Monday, July 7, 2014
The Importance of Crawling in Infancy
Eight to 10 months is when babies typically begin to crawl. Crawling is the beginning of independently separating from a caregiver, providing a baby a means in which to explore objects and environment with her own volition and self-directed interest. It is a critically important developmental time in which many different sensory systems within the body are stimulated. When crawling, a baby receives tactile input through the many touch receptors located on the palms of the hands, knees, and lower legs and feet.
A baby can also experience sensations of hot and cold as it crawls towards a heating duct, woodstove, or a cooler area of the room. Proprioceptors, specialized sensory organs located on nerve endings within the baby’s muscles, tendons, and joints, tells the brain information about the baby’s body positioning and movement changes as it crawls. A baby’s developing visual system is stimulated and challenged while crawling, alternating between near and far point distances. As the baby’s gaze shifts from the floor to objects a few feet away, the eye muscles coordinate with the occipital lobe of the brain (primary visual area) to identify and focus on objects in front of the baby, or a parent on the other side of the room. The visual system is also challenged as it communicates with the vestibular system located within the inner ear in order to maintain focus on an object as the head moves in different directions. One such reflex, the Vestibulo-Ocular reflex stabilizes an image on the retina as the head and eyes rotate sideways. This can be observed when a baby is crawling and turns her head to the left or turns her head to respond or orient to auditory or visual stimuli (a dog walking by, or a toy with lights and sounds).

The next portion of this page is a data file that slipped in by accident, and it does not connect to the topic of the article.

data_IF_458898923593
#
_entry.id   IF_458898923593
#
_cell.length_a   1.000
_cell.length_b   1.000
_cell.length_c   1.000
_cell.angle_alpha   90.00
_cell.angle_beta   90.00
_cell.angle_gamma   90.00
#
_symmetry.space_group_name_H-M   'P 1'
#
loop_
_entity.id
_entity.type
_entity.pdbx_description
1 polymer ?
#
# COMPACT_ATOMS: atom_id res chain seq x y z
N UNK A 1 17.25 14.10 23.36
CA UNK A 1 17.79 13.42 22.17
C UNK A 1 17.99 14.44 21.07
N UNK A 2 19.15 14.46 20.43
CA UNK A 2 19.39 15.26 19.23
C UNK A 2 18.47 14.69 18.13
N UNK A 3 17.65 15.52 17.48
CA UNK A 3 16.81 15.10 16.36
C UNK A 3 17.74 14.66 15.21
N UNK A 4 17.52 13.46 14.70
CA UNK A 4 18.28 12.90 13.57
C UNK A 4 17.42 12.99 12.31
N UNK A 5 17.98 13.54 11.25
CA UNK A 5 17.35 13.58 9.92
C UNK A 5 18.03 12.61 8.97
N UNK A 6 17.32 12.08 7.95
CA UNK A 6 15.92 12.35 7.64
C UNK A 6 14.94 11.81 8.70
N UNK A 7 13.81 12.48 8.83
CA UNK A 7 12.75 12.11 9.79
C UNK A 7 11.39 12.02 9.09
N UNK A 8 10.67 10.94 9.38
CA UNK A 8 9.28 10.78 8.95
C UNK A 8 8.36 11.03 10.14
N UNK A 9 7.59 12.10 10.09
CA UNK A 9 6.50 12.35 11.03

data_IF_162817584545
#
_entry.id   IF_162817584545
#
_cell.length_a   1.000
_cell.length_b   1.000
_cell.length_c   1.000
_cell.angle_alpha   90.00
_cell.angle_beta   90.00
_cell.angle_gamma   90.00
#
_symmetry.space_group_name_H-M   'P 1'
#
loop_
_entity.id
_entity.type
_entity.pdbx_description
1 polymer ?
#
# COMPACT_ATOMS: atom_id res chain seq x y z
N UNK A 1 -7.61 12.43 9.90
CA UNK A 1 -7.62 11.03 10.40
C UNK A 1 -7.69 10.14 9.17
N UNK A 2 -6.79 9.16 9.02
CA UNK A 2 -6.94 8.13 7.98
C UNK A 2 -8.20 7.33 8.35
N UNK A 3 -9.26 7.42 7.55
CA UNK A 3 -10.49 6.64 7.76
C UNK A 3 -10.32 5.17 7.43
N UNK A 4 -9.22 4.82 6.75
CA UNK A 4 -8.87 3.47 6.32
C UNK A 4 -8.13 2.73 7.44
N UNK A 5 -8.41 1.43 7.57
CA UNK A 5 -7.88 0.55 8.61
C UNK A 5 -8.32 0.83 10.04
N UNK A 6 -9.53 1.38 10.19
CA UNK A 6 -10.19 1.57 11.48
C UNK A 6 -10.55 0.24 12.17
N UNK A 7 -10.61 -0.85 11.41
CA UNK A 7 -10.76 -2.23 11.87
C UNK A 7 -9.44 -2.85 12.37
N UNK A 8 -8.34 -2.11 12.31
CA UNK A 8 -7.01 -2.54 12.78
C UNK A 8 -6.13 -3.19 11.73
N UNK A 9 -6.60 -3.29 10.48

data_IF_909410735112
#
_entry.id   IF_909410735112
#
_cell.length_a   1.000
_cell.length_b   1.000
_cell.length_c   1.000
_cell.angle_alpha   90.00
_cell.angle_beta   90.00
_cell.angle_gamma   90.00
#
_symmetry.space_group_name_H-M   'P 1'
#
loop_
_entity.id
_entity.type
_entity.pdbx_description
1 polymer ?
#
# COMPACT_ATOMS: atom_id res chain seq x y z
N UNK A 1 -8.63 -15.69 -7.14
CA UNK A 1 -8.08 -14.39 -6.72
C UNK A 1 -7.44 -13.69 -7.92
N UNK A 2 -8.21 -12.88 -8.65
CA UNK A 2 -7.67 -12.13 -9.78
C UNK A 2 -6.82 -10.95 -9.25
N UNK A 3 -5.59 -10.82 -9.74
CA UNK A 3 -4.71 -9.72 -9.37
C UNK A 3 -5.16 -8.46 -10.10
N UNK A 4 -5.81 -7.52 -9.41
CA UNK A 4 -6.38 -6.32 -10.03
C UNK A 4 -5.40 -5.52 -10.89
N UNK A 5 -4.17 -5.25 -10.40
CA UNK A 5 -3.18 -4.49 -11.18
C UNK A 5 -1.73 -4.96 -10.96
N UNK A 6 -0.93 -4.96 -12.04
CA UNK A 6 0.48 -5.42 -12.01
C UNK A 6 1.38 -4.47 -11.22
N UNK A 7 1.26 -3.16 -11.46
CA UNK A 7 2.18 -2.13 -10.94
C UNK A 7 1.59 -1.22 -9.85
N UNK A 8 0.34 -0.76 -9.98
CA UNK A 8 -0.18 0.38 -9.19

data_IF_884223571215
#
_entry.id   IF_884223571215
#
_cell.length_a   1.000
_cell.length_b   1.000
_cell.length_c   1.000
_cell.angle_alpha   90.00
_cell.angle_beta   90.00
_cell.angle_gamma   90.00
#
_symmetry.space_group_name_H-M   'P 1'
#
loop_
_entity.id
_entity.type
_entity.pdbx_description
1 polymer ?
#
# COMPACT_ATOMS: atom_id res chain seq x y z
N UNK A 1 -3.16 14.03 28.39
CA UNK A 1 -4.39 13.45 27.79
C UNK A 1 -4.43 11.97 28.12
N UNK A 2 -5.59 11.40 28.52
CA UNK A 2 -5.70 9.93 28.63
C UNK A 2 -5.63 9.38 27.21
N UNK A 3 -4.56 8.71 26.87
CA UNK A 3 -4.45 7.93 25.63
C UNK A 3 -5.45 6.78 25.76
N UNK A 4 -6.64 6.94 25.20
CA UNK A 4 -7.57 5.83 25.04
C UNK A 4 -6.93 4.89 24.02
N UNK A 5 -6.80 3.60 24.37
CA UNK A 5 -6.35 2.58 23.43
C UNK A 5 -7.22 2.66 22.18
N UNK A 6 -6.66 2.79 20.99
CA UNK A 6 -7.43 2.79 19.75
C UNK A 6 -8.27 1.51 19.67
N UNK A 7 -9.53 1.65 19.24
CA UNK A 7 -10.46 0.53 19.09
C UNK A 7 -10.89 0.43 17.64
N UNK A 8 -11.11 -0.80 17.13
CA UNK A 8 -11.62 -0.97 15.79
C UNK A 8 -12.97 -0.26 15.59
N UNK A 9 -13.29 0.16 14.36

As the baby turns its head to the side, the semi-circular canals and otoliths in the inner ear detect the rotation and change in head position, triggering cranial nerves to communicate with different eye muscles to rotate the eye in a clockwise or counterclockwise direction, compensating for the rotation of the head. These sensory receptors in the inner ear make up part of the human vestibular system, a very important sensory system that detects a person's head position in space, body orientation, movement, balance, and overall body equilibrium.
Read more about it here.
So how does a baby go from a snuggled, swaddled ball of love to locomotion on all fours? Within a few short months, incredible changes are happening within the skeletal system, muscular system, visual, vestibular, and auditory systems that are building the wide range of skills necessary for crawling. Beginning around 5-6 months, when a baby is lying on its tummy (prone), weight is shifted from the belly to forearms, with occasional pushing up and reaching forward on extended arms.
During this time, shoulder strengthening and pelvic stability continues to develop as an important precursor to reciprocal movement patterns needed for ambulation. Legs begin to come closer together with thighs rolling inward toward a more natural alignment. Between 5-8 months, when lying in prone, a baby begins to lift both legs and arms off the floor, strengthening postural extensor muscles, also enabling a pivot in the superman position. This is when the baby spins in one spot on the floor like a compass and may even move across floor in a linear way without use of hands, knees, and feet.
Different pre-crawling skills are developing when the baby lies on its back (supine). Postural flexion begins as the baby lifts its head independently (5-6 months), bringing hands and feet to its mouth, and beginning to reach for toys with one or both hands. These movements facilitate hip flexion greater than 90 degrees, an important precursor to crawling. During this time, segmental movements are also observed (when the baby can separate left and right leg/arm movements or upper and lower body movements).